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Why You Should Leave Your Budget in the Past

“Eww, gross I hate those.” Those words come out of my five-year-old’s mouth on a daily basis.

I also hear this saying from my clients when we start talking about their budget. Other popular responses include, “Do we have too?” “I don’t think I need one of those.” And “I’m pretty good with my money.”

Then there are the people who love to budget. They come with a stack of spreadsheets and printouts from Mint.com. Let me tell you something most financial planners won’t. You don’t need a budget.

Why a Budget Isn’t Good for You

So, what exactly is wrong with a budget? Here is a list of just a few of the problems with budgets:

  1. Budgets are often an exercise in looking back and taking a measurement of your monthly failures.
  2. Budgeting is time consuming, even with today’s technology.
  3. Your budget probably doesn’t have a stopping point for spending.
  4. By creating a budget, we are teaching ourselves not to spend money.
  5. Your budget doesn’t address your relationship with money.

If you feel like your budget is hurting you more than it’s helping, What can you do to fix it?

Start With Your Values

The most common mistake in making a budget is focusing on the negative. No one succeeds by focusing on the things we don’t want to do. Much like creating a financial plan, your budget should focus on the things you value most in life.

It’s time for a reality check. First, I want you to think about what’s most important to you. Is it your kids, spending time with your family, traveling or living in a nice home? Now I want you to look at the transaction history of your credit card or bank account. Take a close look at where you are spending your money. Is it on the things that are most important to you, or are you spending your money on take-out dinners and scratch-off lottery tickets?

If you are spending your money on what’s most important, great! Now all you need to do is put a system in place to make sure you're not spending too much. You want to be able to continue doing the important things of today in the months and years to come, right? (For more from this author, see: The 3 Most Important Tips for Your Financial Plan.)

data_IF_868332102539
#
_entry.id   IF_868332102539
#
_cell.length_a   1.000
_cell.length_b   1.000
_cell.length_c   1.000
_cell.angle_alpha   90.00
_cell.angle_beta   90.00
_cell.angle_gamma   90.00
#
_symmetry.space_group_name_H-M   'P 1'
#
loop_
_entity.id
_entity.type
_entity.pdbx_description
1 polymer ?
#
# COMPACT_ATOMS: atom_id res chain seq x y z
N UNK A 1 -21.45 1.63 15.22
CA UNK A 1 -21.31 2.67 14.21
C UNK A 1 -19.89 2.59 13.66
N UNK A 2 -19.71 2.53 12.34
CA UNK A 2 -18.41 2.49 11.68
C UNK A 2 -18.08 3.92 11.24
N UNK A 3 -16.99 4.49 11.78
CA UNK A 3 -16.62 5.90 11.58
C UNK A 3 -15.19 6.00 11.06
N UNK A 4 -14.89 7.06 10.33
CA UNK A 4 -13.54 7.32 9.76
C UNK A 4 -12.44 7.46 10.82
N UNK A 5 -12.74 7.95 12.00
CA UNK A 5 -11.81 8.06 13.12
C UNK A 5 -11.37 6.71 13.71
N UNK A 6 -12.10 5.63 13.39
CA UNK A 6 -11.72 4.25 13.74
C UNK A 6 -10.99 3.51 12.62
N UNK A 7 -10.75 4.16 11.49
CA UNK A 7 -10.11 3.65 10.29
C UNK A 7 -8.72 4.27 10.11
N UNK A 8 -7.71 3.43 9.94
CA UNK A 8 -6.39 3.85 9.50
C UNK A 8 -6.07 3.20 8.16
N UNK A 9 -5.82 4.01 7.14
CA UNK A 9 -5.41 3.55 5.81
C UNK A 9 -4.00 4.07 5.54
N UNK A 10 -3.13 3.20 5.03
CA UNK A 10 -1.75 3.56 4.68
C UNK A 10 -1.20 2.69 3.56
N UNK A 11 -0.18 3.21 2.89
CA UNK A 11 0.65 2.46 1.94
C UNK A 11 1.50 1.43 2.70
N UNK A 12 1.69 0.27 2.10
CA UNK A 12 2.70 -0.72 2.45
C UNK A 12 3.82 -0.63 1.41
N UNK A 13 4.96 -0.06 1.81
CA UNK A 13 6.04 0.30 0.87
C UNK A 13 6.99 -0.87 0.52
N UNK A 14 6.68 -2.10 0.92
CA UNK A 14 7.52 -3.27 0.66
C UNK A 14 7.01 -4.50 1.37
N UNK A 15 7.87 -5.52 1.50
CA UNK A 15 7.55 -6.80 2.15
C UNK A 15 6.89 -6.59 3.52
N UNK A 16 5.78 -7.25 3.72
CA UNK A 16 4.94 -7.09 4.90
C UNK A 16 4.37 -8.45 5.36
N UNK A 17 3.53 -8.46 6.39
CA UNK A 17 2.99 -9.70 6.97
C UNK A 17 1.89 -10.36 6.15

If your money is not going toward what’s most important, you’ll want to make sure you have a plan to help change your behaviors. Set up a system that helps you to do these three things:

  1. Pay the bills every month.
  2. Have enough money to make everyday purchases that are important to you.
  3. Save money for the goals you have over the next 12 months and longer.

Remember, the goal isn’t to save as much money as you can by not spending. The goal is to make decisions that improve your quality of life. By making decisions based on what gets you closer to living the life you desire, you can start to make financial decisions you are proud of. (For more from this author, see: 4 Tips to Master Your Personal Financial Plan.)

It Takes Time to Get it Right

Where did you first learn about money? A class at school, or when you opened your first account at the bank? Most of the time, we learn about money by observing and experiencing life with our parents. We call these events “money scripts.” Many people go through life without confronting their money scripts. If left unchecked, our money memories can have a profound impact on our relationship with money and ultimately how we spend or save it.

Changing how you think about money isn’t something that will happen overnight. According to Brad and Ted Klontz, authors of Mind Over Money, the best thing you can do is acknowledge the money scripts in your life and how they affect the decisions you make. By realizing how these scripts affect your decision making, you can begin to change your behavior. Some suggestions from the book include writing down your early interactions with money, as well as practicing meditation to help you change your behavior towards money. (For related reading, see: Test Your Money Personality.)

Putting it All Together

It’s time to sit down and put everything together. If you want to be successful long term, it’s a good idea to have an easy-to-follow system, have checks and balances in place for making mistakes, and promote communication among partners.

One of my favorite Chinese proverbs says the best time to plant a tree is 100 years ago, the second best time is today. How you spend your money affects everything you can do financially. If your budget isn’t helping you get closer to the things that are important to you in life, it’s time to leave it in the past. Instead, focus on finding the best way to make your money work for you.

(For more from this author, see: Make Better Financial Decisions With These 3 Tips.)